This article is part of Raydiant’s Future of Brick and Mortar Retail series featuring interviews with industry experts and thought leaders with the goal of providing actionable insights that can help brick and mortar retailers prepare for what lies ahead.
The following is an interview we had with John Moss, CEO of English Blinds.
What are the 3-5 top trends that will shape brick and mortar retail in 2021?
JM: Remote assistance (such as by video comms and using “help” buttons to communicate remotely with sales staff) are likely to see far greater levels of uptake in 2020, as is the integration of RFID and other smart tech to enable shoppers to find out more about the goods they’re viewing without face-to-face interaction.
Directing the customer journey (in a similar way to Ikea’s mandated routes around the store but less annoying!) is also likely to become popular, as this will help enable stores to manage the paths taken by shoppers around the store, and keep them physically distanced from each other.
What technologies will have the biggest impact on brick and mortar retail in 2021?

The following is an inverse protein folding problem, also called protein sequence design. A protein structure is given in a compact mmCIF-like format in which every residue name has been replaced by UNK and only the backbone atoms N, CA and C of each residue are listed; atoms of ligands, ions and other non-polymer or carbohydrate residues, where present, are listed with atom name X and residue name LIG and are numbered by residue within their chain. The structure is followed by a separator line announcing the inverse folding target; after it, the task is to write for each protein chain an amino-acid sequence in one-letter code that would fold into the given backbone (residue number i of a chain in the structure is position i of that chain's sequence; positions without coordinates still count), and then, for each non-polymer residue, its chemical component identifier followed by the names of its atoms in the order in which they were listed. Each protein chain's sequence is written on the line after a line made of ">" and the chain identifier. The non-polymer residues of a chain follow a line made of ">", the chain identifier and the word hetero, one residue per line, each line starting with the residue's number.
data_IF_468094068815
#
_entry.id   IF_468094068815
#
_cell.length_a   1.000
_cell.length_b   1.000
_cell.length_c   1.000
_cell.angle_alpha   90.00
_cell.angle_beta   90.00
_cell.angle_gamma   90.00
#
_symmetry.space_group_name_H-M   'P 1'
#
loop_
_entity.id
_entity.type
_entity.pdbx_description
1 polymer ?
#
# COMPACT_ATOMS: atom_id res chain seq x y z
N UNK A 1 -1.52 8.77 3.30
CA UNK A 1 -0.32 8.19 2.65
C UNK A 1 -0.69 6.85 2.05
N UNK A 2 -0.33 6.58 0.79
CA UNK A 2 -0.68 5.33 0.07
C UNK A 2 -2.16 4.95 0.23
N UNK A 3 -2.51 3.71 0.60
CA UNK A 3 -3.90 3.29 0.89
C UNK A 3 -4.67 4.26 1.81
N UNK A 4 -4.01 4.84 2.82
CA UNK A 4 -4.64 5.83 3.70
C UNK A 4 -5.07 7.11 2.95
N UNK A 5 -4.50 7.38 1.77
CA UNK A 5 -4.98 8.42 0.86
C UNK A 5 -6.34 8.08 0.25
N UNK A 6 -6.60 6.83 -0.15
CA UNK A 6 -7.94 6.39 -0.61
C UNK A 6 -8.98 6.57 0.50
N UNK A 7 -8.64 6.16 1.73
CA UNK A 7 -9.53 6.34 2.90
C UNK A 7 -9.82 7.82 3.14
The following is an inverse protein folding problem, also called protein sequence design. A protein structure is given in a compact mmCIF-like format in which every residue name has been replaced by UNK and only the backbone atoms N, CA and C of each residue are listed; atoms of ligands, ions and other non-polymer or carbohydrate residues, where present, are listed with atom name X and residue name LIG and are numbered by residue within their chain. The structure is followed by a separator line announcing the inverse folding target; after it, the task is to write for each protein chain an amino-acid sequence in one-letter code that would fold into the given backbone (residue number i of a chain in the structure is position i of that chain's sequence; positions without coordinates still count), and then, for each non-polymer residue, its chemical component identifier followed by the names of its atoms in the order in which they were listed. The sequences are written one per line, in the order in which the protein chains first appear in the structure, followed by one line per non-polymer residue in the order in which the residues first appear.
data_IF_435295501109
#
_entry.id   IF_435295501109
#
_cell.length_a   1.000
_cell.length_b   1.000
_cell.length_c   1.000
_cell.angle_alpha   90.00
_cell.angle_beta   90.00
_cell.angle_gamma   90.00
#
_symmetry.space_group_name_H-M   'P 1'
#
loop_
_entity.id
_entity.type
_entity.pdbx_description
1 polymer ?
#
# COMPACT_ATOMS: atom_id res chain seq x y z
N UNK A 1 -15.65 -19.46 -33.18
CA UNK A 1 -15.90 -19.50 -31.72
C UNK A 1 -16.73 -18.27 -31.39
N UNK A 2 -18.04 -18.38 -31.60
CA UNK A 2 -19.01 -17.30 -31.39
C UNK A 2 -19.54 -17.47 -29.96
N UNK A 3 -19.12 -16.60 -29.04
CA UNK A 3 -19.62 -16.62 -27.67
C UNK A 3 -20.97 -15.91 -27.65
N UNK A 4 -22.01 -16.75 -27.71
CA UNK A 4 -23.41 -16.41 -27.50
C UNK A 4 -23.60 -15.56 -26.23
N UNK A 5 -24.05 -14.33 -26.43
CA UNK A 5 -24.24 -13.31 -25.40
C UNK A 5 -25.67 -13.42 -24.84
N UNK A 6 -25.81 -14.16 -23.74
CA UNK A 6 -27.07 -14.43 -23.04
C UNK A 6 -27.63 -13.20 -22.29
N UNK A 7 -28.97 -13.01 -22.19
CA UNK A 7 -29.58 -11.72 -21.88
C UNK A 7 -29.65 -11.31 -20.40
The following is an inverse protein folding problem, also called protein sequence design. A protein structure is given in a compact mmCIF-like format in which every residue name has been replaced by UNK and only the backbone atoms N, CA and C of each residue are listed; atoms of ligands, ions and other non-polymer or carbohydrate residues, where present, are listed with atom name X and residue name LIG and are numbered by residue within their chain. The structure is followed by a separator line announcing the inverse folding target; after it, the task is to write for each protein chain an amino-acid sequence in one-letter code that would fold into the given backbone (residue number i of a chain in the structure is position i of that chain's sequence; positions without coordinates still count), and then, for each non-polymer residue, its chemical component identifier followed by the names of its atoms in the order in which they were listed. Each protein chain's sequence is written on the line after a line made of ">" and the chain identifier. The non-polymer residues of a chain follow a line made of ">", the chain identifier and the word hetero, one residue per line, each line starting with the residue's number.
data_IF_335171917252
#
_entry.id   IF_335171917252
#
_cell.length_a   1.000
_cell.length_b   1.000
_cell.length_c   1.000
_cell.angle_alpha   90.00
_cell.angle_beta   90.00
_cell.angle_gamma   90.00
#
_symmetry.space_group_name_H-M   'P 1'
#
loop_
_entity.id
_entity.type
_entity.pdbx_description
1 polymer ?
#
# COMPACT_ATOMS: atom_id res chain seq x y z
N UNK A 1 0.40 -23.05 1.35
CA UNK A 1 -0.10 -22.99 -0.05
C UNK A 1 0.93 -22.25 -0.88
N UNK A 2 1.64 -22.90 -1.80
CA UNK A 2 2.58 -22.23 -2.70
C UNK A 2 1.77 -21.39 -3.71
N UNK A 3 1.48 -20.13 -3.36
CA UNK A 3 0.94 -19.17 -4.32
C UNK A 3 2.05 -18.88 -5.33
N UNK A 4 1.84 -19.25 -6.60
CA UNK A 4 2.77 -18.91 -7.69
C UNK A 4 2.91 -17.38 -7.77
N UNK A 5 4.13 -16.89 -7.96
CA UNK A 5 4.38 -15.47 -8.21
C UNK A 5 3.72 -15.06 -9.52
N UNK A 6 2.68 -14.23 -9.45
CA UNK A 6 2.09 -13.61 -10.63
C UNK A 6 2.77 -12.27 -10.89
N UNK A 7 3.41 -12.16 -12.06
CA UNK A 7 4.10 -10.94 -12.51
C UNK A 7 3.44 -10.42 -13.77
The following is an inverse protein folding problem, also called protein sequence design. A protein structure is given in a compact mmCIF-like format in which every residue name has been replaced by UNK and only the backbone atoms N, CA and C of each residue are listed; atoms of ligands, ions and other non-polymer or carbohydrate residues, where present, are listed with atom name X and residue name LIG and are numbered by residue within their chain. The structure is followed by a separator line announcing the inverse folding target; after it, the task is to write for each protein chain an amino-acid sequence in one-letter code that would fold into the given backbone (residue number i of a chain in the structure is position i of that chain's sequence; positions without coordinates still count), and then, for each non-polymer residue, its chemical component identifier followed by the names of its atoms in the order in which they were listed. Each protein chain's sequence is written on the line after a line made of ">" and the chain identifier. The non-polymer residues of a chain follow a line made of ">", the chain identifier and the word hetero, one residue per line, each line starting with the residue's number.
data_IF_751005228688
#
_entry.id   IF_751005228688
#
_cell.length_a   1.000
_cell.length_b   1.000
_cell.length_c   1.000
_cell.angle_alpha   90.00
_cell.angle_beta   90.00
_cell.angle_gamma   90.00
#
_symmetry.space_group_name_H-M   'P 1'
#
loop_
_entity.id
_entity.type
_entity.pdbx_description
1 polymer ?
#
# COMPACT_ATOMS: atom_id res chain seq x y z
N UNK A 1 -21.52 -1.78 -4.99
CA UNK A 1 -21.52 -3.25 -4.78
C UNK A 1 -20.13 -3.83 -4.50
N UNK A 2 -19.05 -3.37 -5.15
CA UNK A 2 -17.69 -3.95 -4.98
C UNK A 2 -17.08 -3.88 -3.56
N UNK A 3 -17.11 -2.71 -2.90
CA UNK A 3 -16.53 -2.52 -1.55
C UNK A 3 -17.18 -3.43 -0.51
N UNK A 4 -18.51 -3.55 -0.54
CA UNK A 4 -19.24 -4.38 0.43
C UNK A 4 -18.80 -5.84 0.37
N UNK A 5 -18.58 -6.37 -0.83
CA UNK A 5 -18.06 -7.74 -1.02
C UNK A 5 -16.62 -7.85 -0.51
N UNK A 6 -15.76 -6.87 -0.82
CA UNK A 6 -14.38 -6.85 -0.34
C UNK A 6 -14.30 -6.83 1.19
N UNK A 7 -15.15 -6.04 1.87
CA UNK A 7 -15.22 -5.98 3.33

JM: RFID is probably the tech that is most going to come into its own in 2021, and it is already seeing a sharp uptick in integration for everything from restaurant menus to descriptions of gallery exhibits. This is likely to have become the norm rather than “hey that’s new” in most cities by the end of 2021.
What should brick and mortar retailers be doing now to prepare for 2021?
JM: Preparing for 2021 means preparing for the unexpected; which might seem like an oxymoron, but really it means shaping the business into a position that makes it lean and adaptive, able to predict future trends, and mitigate would-be pain points for shoppers in an uncertain wider environment.
In the midst of so much change and uncertainty, what’s the future of brick and mortar retail look like?
JM: Looking longer term than simply the coming year ahead, brick and mortar retail is likely to go through perhaps its biggest evolution to date. It is not, as the naysayers would have us believe, ever going to become extinct; but it might become almost unrecognizable.